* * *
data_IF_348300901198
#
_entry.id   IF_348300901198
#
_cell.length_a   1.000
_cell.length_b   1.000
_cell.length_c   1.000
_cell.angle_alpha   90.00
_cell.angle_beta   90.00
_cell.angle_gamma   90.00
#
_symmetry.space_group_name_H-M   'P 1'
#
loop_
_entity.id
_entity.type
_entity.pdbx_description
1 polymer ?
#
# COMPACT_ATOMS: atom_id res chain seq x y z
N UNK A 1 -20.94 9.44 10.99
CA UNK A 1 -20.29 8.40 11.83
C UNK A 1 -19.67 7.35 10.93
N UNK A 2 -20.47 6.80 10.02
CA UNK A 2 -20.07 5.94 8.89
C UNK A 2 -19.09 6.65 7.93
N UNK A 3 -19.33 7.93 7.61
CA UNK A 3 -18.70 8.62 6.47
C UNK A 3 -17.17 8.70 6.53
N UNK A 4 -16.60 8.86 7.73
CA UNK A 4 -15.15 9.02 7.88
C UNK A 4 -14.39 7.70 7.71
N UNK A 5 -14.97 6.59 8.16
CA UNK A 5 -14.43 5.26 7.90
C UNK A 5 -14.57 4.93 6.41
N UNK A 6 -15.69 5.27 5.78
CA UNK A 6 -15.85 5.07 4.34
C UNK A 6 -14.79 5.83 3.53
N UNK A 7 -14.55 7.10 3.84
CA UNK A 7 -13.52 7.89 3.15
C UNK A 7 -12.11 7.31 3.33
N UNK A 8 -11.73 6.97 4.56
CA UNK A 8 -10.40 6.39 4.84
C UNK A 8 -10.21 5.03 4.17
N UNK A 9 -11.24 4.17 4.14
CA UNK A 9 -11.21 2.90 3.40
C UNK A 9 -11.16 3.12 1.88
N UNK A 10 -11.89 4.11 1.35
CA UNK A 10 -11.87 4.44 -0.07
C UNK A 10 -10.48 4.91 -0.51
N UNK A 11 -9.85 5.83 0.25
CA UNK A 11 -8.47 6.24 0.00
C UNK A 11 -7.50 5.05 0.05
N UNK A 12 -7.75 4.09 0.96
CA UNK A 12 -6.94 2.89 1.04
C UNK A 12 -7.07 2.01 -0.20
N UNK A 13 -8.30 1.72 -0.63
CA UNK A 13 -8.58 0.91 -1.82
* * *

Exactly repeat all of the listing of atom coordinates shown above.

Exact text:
data_IF_348300901198
#
_entry.id   IF_348300901198
#
_cell.length_a   1.000
_cell.length_b   1.000
_cell.length_c   1.000
_cell.angle_alpha   90.00
_cell.angle_beta   90.00
_cell.angle_gamma   90.00
#
_symmetry.space_group_name_H-M   'P 1'
#
loop_
_entity.id
_entity.type
_entity.pdbx_description
1 polymer ?
#
# COMPACT_ATOMS: atom_id res chain seq x y z
N UNK A 1 -20.94 9.44 10.99
CA UNK A 1 -20.29 8.40 11.83
C UNK A 1 -19.67 7.35 10.93
N UNK A 2 -20.47 6.80 10.02
CA UNK A 2 -20.07 5.94 8.89
C UNK A 2 -19.09 6.65 7.93
N UNK A 3 -19.33 7.93 7.61
CA UNK A 3 -18.70 8.62 6.47
C UNK A 3 -17.17 8.70 6.53
N UNK A 4 -16.60 8.86 7.73
CA UNK A 4 -15.15 9.02 7.88
C UNK A 4 -14.39 7.70 7.71
N UNK A 5 -14.97 6.59 8.16
CA UNK A 5 -14.43 5.26 7.90
C UNK A 5 -14.57 4.93 6.41
N UNK A 6 -15.69 5.27 5.78
CA UNK A 6 -15.85 5.07 4.34
C UNK A 6 -14.79 5.83 3.53
N UNK A 7 -14.55 7.10 3.84
CA UNK A 7 -13.52 7.89 3.15
C UNK A 7 -12.11 7.31 3.33
N UNK A 8 -11.73 6.97 4.56
CA UNK A 8 -10.40 6.39 4.84
C UNK A 8 -10.21 5.03 4.17
N UNK A 9 -11.24 4.17 4.14
CA UNK A 9 -11.21 2.90 3.40
C UNK A 9 -11.16 3.12 1.88
N UNK A 10 -11.89 4.11 1.35
CA UNK A 10 -11.87 4.44 -0.07
C UNK A 10 -10.48 4.91 -0.51
N UNK A 11 -9.85 5.83 0.25
CA UNK A 11 -8.47 6.24 0.00
C UNK A 11 -7.50 5.05 0.05
N UNK A 12 -7.75 4.09 0.96
CA UNK A 12 -6.94 2.89 1.04
C UNK A 12 -7.07 2.01 -0.20
N UNK A 13 -8.30 1.72 -0.63
CA UNK A 13 -8.58 0.91 -1.82